Mississippi Gov. Phil Bryant has vowed
to appeal if a federal judge strikes down the state's ban on gay
marriage as unconstitutional.
Last week, U.S. District Judge Carlton
W. Reeves heard oral arguments in a case challenging Mississippi's
The lawsuit was filed by the Campaign
for Southern Equality (CSE) on behalf of Andrea Sanders and Rebecca
Bickett, who wish to marry in Mississippi, and Jocelyn Pritchett and
Carla Webb, who want their marriage celebrated in Maine to be
recognized by Mississippi.
Arguing for the plaintiffs was Roberta
Kaplan, who also led the legal team in the landmark Supreme Court
Windsor decision that struck down a critical provision of the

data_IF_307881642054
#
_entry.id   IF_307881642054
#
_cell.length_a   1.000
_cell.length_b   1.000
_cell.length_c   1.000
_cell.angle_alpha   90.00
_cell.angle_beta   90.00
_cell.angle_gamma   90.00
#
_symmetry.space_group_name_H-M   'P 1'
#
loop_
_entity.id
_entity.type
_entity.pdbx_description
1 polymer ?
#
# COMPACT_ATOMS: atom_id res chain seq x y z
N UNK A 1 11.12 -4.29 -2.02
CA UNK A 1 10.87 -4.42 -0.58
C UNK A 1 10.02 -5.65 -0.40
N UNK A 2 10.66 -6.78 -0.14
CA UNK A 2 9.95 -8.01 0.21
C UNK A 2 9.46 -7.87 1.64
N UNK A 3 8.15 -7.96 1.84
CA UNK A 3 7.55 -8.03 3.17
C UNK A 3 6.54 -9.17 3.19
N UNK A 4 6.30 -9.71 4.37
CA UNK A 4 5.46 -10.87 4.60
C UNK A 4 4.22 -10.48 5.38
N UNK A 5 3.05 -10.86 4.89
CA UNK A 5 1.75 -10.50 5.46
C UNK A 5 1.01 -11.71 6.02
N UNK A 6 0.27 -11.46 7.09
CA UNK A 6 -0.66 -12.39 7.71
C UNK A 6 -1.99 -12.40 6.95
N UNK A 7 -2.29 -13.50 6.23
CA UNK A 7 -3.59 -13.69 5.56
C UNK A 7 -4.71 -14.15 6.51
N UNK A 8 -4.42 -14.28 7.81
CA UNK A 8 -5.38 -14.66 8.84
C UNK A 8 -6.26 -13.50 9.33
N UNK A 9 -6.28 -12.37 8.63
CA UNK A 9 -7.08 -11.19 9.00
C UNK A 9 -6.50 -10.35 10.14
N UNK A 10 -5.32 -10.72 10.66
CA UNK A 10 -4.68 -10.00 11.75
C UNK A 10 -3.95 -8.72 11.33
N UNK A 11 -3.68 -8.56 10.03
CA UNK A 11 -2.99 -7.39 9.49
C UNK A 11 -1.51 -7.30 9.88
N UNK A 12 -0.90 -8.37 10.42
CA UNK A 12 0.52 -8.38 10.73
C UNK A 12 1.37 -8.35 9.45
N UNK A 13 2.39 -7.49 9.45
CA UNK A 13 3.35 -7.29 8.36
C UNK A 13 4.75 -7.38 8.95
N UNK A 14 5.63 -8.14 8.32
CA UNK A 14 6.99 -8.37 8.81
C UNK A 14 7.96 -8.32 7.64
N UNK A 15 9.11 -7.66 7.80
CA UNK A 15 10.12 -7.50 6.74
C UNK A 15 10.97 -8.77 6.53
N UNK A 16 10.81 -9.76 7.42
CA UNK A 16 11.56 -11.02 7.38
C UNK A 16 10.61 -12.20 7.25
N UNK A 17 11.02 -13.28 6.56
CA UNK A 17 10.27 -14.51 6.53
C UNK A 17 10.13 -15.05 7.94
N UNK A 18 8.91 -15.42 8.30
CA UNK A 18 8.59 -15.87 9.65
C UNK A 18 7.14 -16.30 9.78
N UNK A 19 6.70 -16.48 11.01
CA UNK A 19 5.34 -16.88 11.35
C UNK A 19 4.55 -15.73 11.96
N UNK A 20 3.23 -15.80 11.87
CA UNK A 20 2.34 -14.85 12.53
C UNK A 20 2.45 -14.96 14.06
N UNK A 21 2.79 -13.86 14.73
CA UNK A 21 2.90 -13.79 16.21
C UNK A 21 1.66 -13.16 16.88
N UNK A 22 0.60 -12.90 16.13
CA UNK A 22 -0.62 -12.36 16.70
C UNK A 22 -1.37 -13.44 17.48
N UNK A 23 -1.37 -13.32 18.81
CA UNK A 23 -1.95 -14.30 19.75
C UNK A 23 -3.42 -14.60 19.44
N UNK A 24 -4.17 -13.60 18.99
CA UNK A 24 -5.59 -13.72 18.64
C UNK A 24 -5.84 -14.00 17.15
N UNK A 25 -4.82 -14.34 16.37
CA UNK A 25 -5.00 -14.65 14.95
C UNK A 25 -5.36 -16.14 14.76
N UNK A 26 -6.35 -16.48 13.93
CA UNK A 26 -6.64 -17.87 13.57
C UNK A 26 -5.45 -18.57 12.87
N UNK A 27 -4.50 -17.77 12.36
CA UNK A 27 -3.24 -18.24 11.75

Defense of Marriage Act (DOMA) last year. Windsor has
played a significant role in cases challenging state marriage bans.
Kaplan sounded upbeat speaking to
reporters at the conclusion of the 5-hour hearing.
“Judge Reeves clearly was incredibly
well prepared,” Kaplan said. “His questions were all incredibly
smart and relevant. He was engaged and motivated.”
Reeves questioned many of the state's
arguments, leading The Clarion-Ledger to conclude that he was
likely to overturn the ban.
“This is something that the state of
Mississippi voted overwhelmingly to support,” Bryant, a Republican,
News. “And now a federal judge is saying he believes it's
unconstitutional. It's in the courts. We'll certainly turn to the
attorney general to put up a vigorous defense and appeal.”